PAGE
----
Advance care planning: definitions and recommendations for its use

By Judith Rietjens and Ida Korfage 

Image credit: Clock by Sonja Langford. CC0 Public Domain via Unsplash.

Advance Care Planning (ACP) (read this freely available chapter) enables individuals to make plans about their future health care. A lack of consensus regarding the definition of ACP, and a lack of practice recommendations that are applicable to a variety of cultural settings and personal values, have hindered the development of ACP programmes and the evaluation of ACP’s effectiveness.

Two consensus definitions were developed following research; an extended definition to be used in, for instance, research and education of healthcare staff, and a brief definition for practical use. The recommendations from the research can be used across a broad spectrum of patient populations, disease categories, and cultures.

With a dedicated taskforce, a five-round Delphi study was conducted. The multidisciplinary Delphi panel consisted of more than 100 experts from Europe, North America, and Australia. A central element of the extended version of the consensus definition (see Box 1) is that ACP is considered to be a process that includes identifying values and defining goals and preferences for future medical treatment and care, and discussing these with family and healthcare providers. It may include the documentation of preferences or the appointment of a proxy decision-maker. These preferences should be regularly reviewed. Other key points are that the scope of ACP is broader than the physical domain alone and ACP is not limited to specific patient groups.

Box 1: Consensus definition of advance care planning (extended version)

Advance care planning enables individuals who have decisional capacity to identify their values, to reflect upon the meanings and consequences of serious illness scenarios, to define goals and preferences for future medical treatment and care, and to discuss these with family and healthcare providers. ACP addresses individuals’ concerns across the physical, psychological, social, and spiritual domains. It encourages individuals to identify a personal representative and to record and regularly review any preferences, so that their preferences can be taken into account should they at some point be unable to make their own decisions.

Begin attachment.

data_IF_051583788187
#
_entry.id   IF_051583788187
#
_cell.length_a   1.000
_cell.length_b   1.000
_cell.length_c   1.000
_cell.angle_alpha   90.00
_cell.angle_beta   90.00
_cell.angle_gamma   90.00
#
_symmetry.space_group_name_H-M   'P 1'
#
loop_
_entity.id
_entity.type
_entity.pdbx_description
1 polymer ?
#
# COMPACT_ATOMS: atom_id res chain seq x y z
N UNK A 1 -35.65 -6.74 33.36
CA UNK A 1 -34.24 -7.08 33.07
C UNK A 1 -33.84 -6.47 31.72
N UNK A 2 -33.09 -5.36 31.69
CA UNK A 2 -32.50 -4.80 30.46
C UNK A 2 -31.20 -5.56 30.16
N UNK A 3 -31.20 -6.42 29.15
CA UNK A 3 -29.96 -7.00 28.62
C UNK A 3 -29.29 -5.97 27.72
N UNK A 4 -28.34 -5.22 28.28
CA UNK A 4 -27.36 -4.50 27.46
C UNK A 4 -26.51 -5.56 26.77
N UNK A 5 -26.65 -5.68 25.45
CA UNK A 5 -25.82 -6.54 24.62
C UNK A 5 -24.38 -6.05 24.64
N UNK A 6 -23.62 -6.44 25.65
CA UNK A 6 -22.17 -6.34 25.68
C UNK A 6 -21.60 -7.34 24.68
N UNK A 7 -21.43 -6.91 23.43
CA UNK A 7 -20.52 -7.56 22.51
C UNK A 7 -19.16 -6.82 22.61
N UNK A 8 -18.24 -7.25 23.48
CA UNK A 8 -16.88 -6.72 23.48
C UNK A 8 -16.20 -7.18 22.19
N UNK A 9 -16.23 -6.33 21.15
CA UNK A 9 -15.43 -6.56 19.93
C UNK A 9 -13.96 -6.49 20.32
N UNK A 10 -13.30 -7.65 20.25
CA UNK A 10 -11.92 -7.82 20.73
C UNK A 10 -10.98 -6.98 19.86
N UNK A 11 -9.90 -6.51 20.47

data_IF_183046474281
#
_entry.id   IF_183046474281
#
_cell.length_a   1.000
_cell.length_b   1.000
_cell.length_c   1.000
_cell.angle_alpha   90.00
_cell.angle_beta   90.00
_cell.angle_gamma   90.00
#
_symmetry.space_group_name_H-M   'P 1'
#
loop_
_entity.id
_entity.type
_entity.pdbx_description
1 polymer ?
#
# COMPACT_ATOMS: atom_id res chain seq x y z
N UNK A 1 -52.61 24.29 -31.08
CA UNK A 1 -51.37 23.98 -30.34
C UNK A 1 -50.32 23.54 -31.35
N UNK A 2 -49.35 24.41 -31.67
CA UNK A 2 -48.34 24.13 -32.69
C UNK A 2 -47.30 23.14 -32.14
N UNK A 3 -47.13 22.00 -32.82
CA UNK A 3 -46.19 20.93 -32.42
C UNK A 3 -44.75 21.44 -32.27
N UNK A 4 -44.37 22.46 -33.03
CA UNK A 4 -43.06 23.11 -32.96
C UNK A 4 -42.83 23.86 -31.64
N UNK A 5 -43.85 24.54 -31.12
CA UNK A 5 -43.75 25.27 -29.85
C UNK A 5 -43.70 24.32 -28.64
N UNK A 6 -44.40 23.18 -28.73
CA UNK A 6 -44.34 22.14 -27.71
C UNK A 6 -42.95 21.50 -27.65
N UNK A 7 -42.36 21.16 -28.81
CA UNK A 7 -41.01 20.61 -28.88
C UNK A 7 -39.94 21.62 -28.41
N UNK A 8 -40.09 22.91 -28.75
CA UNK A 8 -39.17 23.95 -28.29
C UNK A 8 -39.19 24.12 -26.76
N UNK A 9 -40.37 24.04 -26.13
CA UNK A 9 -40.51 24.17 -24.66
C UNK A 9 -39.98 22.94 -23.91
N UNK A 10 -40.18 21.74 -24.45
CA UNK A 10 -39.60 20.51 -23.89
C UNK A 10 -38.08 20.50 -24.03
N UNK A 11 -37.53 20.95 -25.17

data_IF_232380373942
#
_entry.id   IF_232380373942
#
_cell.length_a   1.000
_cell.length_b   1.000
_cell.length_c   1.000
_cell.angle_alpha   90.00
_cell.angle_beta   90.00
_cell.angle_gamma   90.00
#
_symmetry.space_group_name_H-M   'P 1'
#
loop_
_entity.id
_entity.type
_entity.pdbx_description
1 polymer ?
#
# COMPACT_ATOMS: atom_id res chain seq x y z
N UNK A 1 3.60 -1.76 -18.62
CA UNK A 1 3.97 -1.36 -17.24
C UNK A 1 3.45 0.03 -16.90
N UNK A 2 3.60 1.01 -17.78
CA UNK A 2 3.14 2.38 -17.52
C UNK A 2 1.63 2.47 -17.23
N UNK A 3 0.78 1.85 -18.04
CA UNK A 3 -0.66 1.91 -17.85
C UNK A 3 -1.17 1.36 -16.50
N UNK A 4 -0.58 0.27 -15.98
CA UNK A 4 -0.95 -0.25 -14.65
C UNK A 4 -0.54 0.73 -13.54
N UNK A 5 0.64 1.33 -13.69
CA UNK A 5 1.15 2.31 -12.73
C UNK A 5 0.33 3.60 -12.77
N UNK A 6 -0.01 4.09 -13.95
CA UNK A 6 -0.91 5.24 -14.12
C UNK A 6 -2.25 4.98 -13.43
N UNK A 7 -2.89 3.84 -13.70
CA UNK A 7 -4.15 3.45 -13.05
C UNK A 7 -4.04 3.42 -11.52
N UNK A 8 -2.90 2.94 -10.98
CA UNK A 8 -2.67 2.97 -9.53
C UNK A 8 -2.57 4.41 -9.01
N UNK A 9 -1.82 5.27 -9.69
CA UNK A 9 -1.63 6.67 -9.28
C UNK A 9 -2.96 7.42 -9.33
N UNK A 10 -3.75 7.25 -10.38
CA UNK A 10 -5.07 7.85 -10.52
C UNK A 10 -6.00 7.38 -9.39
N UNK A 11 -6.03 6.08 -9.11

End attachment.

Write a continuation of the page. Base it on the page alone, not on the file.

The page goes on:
There were 41 recommendations developed for ACP, pertaining to several domains: elements, roles and tasks, timing, policy and regulation, and evaluation. Panel members indicated to which extent they agreed with each of the two definitions and recommendations (1. Strongly agree to 7. Strongly disagree).

These include the following examples: 

  • Recommendation 2: ACP should be adapted to the individual’s readiness to engage in the ACP process.
  • Recommendation 17: The initiation of ACP (i.e., the exploration of the individual’s experiences, knowledge, personal values, and concerns) can occur in healthcare settings or non-healthcare settings.
  • Recommendation 19: Individuals can engage in ACP at any stage of their life, but its content can be more targeted as their health condition worsens or as they age.
  • Recommendation 23: Healthcare organisations should develop potential triggers for the initiation of ACP including, but not limited to, age, degree of illness, and transitions in care.

It is hopeful the work carried out is useful in clinical practice, ACP policy and research, and its translation and further dissemination and implementation is encouraged.

This article is a report following Judith Rietjens and Ida Korfage’s white paper ‘Definition and recommendations for advance care planning: An international consensus’ published in The Lancet Oncology in September 2017.

Judith Rietjens works as an associate professor at the Department of Public Health of Erasmus MC, the Netherlands. She is health scientist by training. Her work focuses on patient and family engagement in medical care and decision-making, in particular in the last phase of life.

Ida Korfage works as an assistant professor at the Department of Public Health of Erasmus MC, the Netherlands. She is epidemiologist by training. Her work focuses on shared decision-making and quality of life.

Judith and Ida are involved in several local, national and international projects. They are co-PI of a EU FP7 funded international study ACTION about advance care planning in Europe and together chair the EAPC taskforce about advance care planning.

Browse other chapters surrounding advance care planning on Oxford Medicine Online.

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